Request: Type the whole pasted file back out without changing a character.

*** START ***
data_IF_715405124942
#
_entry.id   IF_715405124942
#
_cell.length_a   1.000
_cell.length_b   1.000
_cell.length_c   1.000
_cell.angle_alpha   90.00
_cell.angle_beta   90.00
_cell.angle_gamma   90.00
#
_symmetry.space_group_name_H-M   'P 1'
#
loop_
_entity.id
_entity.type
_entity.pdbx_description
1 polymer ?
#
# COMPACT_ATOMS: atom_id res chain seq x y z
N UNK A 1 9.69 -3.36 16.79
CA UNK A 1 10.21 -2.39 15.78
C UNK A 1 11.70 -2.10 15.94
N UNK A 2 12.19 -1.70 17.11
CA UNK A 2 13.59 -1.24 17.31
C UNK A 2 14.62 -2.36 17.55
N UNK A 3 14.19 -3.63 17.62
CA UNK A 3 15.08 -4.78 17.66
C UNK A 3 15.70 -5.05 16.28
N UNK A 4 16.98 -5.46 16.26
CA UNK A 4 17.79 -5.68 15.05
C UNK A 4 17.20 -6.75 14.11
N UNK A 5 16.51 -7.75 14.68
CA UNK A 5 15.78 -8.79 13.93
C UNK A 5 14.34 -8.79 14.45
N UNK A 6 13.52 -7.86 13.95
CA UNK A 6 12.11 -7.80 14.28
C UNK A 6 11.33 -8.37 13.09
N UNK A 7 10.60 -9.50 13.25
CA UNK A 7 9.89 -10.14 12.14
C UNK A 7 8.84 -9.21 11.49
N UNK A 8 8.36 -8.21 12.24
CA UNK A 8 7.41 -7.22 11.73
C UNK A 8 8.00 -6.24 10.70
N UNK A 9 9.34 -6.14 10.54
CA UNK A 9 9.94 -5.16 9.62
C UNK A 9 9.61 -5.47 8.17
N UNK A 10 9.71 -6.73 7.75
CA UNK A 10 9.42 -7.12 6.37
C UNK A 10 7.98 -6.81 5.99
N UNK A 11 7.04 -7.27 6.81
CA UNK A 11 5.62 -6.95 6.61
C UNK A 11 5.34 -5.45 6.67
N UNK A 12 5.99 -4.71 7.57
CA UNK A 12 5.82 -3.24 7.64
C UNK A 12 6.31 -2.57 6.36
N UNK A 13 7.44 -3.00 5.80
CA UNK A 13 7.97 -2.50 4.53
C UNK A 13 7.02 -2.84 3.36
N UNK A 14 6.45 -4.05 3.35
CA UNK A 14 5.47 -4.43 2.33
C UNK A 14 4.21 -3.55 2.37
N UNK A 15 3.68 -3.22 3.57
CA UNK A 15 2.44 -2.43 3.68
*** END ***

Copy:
data_IF_715405124942
#
_entry.id   IF_715405124942
#
_cell.length_a   1.000
_cell.length_b   1.000
_cell.length_c   1.000
_cell.angle_alpha   90.00
_cell.angle_beta   90.00
_cell.angle_gamma   90.00
#
_symmetry.space_group_name_H-M   'P 1'
#
loop_
_entity.id
_entity.type
_entity.pdbx_description
1 polymer ?
#
# COMPACT_ATOMS: atom_id res chain seq x y z
N UNK A 1 9.69 -3.36 16.79
CA UNK A 1 10.21 -2.39 15.78
C UNK A 1 11.70 -2.10 15.94
N UNK A 2 12.19 -1.70 17.11
CA UNK A 2 13.59 -1.24 17.31
C UNK A 2 14.62 -2.36 17.55
N UNK A 3 14.19 -3.63 17.62
CA UNK A 3 15.08 -4.78 17.66
C UNK A 3 15.70 -5.05 16.28
N UNK A 4 16.98 -5.46 16.26
CA UNK A 4 17.79 -5.68 15.05
C UNK A 4 17.20 -6.75 14.11
N UNK A 5 16.51 -7.75 14.68
CA UNK A 5 15.78 -8.79 13.93
C UNK A 5 14.34 -8.79 14.45
N UNK A 6 13.52 -7.86 13.95
CA UNK A 6 12.11 -7.80 14.28
C UNK A 6 11.33 -8.37 13.09
N UNK A 7 10.60 -9.50 13.25
CA UNK A 7 9.89 -10.14 12.14
C UNK A 7 8.84 -9.21 11.49
N UNK A 8 8.36 -8.21 12.24
CA UNK A 8 7.41 -7.22 11.73
C UNK A 8 8.00 -6.24 10.70
N UNK A 9 9.34 -6.14 10.54
CA UNK A 9 9.94 -5.16 9.62
C UNK A 9 9.61 -5.47 8.17
N UNK A 10 9.71 -6.73 7.75
CA UNK A 10 9.42 -7.12 6.37
C UNK A 10 7.98 -6.81 5.99
N UNK A 11 7.04 -7.27 6.81
CA UNK A 11 5.62 -6.95 6.61
C UNK A 11 5.34 -5.45 6.67
N UNK A 12 5.99 -4.71 7.57
CA UNK A 12 5.82 -3.24 7.64
C UNK A 12 6.31 -2.57 6.36
N UNK A 13 7.44 -3.00 5.80
CA UNK A 13 7.97 -2.50 4.53
C UNK A 13 7.02 -2.84 3.36
N UNK A 14 6.45 -4.05 3.35
CA UNK A 14 5.47 -4.43 2.33
C UNK A 14 4.21 -3.55 2.37
N UNK A 15 3.68 -3.22 3.57
CA UNK A 15 2.44 -2.43 3.68